Open Access
Fatemeh Siahmoshteh1, Zohreh Hamidi-Esfahani1 and Mehdi Razzaghi-Abyaneh2
1Department of Food Science and Technology, Faculty of Agriculture, Tarbiat Modares University, Tehran, Iran.
2Department of Mycology, Pasteur Institute of Iran, Tehran – 13164, Iran.
J Pure Appl Microbiol. 2016;10(4):2541-2549 | © The Author(s). 2016
Received: 18/07/2016 | Accepted: 06/09/2016 | Published: 31/12/2016

Aflatoxins, the most potent carcinogenic mycotoxins, are mainly produced by Aspergillus flavus and Aspergillus parasiticus. Different strategies have been used to control aflatoxin-producing fungi in field and storage conditions. In this study, a field isolate of Bacillus subtilis examined for its ability to inhibit the growth, spore germination and aflatoxin production by A. parasiticus NRRL 2999. Aflatoxin degradation and cell wall adsorption were also tested. Aflatoxins B1 and G1, the most potent carcinogens, were measured qualitatively by HPLC. According to the results, B. subtilis culture filtrate suppressed fungal growth and spore germination by 0-100% and 0-38% at different concentrations, respectively. The bacterium inhibited aflatoxins B1 and G1 more than 90% in 750 µl concentration. In addition to the aflatoxin production inhibition, the bacterial cells degraded the aflatoxins B1 and G1 in liquid medium up to 60% but there was no aflatoxin which could be adsorbed by the cell wall of the bacterium. The inhibitory potentials of this isolate could be extended to direct use of this strain in the market or as a biological control agent in the field to prolong the shelf life of commodities.


Biodegradation, Bacillus subtilis, Aspergillus parasiticus, Aflatoxin, Antifungal activity.


Aflatoxins (AFs) are a group of highly toxic and carcinogenic mycotoxins which contaminate food, in general and agricultural products, in particular.  There are approximately 18 structurally similar aromatic compounds referred to as (AFs). AFB1 is the most toxic one which is followed by AFG1, AFB2, and AFG2. These toxins are mainly produced by fungi of the Aspergillus section Flavi, particularly A. flavus and A. parasiticus. While the former is more prevalent in the nature, each known strain of the latter has the capability of producing all four major kinds of AFs.1,2 Aflatoxigenic fungi can produce toxins on agricultural commodities in the field or even after the harvest. To control these fungi, different strategies have been proposed which can inactivate or degrade AFs.3 Biological control with the use of antagonistic microorganisms, is one of the most effective and sustainable post-harvest strategies to control the pathogenic fungi.4 A wide range of microorganisms are used for this propose of which biologically-active bacteria, especially those belonging to the genus Bacillus are well known for their antagonistic properties against different pathogenic fungi.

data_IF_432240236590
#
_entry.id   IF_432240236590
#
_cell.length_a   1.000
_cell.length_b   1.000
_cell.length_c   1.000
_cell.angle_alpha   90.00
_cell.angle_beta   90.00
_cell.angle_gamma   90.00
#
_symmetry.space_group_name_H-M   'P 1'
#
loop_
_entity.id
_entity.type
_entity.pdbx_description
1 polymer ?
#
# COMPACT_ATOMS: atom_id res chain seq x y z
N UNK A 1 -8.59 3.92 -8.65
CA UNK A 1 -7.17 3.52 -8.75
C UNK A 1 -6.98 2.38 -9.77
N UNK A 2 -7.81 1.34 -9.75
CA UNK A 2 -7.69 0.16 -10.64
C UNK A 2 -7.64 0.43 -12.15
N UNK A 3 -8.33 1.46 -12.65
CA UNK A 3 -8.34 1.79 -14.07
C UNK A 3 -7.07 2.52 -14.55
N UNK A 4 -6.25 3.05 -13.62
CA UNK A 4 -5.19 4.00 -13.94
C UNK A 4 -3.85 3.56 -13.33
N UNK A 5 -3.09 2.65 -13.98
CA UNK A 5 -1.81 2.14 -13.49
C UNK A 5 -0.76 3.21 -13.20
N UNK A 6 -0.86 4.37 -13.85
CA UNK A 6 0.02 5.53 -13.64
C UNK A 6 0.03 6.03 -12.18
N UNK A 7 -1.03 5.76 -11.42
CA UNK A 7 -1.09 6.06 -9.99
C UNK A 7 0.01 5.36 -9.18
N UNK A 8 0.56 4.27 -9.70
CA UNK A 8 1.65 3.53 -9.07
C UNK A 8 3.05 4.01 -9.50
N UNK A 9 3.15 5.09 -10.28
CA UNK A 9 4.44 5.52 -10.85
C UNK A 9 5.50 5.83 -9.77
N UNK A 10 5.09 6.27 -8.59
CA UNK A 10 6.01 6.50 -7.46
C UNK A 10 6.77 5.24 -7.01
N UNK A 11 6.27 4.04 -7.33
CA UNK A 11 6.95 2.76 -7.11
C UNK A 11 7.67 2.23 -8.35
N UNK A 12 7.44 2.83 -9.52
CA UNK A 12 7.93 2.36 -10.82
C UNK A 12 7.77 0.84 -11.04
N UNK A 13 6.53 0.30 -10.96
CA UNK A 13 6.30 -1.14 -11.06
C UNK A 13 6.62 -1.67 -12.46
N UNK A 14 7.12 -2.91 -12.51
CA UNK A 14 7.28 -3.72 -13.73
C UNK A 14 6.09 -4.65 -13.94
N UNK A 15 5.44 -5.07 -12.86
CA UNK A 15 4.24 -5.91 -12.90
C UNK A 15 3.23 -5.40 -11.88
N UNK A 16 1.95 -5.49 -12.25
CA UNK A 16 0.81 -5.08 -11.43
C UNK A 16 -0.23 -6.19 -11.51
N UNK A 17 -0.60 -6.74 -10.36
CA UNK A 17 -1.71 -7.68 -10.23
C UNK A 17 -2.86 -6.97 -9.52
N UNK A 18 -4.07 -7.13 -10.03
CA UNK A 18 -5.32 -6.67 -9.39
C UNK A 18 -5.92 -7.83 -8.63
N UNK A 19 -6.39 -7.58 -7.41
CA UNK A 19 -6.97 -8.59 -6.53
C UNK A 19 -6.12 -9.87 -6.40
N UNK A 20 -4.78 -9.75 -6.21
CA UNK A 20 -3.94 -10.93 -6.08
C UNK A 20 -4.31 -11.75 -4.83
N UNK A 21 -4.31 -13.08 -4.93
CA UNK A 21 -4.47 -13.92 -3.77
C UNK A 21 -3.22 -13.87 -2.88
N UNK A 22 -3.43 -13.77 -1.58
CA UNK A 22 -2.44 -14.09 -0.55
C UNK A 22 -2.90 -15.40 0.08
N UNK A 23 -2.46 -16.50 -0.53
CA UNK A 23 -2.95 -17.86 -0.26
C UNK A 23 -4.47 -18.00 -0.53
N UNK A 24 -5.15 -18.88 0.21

Bacillus subtilis is one of the bacterial strains which its use as a biocontrol agent is well documented.5-8 It has been found that this species secretes different antifungal substances into the culture medium. These substances generally belong to lipopeptide compounds which are mainly classified as surfactin, iturin and fengycin families. These lipopeptides are synthesized by non-ribosomal peptide synthetases (NRPS) or hybrid polyketide synthases/NRPS in bacterial cells. Bacillus spp. could also produce extracellular enzymes capable of degrading chitin or cell walls of fungal mycelium like exo-chitinase, endo-chitinase, and b-1, 3-glucanase.6,9,10

In the field of detoxification, some researches have proven the toxin degradation capability of B. subtilis strains.3,11 However, there are a few published documents about other mechanisms of aflatoxin suppression by Bacillus genus. For aflatoxin degradation, the strains could produce some enzymes which would break the aromatic structure of the aflatoxins. Dehydrogenase, hydrolase and laccase are the main toxin degrading enzymes of Bacillus spp. which can break or cleave the lactone ring of AFs.12

In this study, a strain of B. subtilis which had been isolated from soil of pistachio orchards was grown in different culture conditions including different incubation times, temperatures and culture media. The effect of the bacteria supernatant which were harvested from these different conditions was studied on fungal growth and aflatoxin-production ability of A. parasiticus. Moreover, the ability of both the cells and the cell-free supernatant (CFS) of the bacterium to inhibit the spore germination was investigated. Beside the aflatoxin production inhibition, other mechanisms of aflatoxin suppression by the bacterium, including toxin degradation and cell wall adsorption were also tested.

Materials and Methods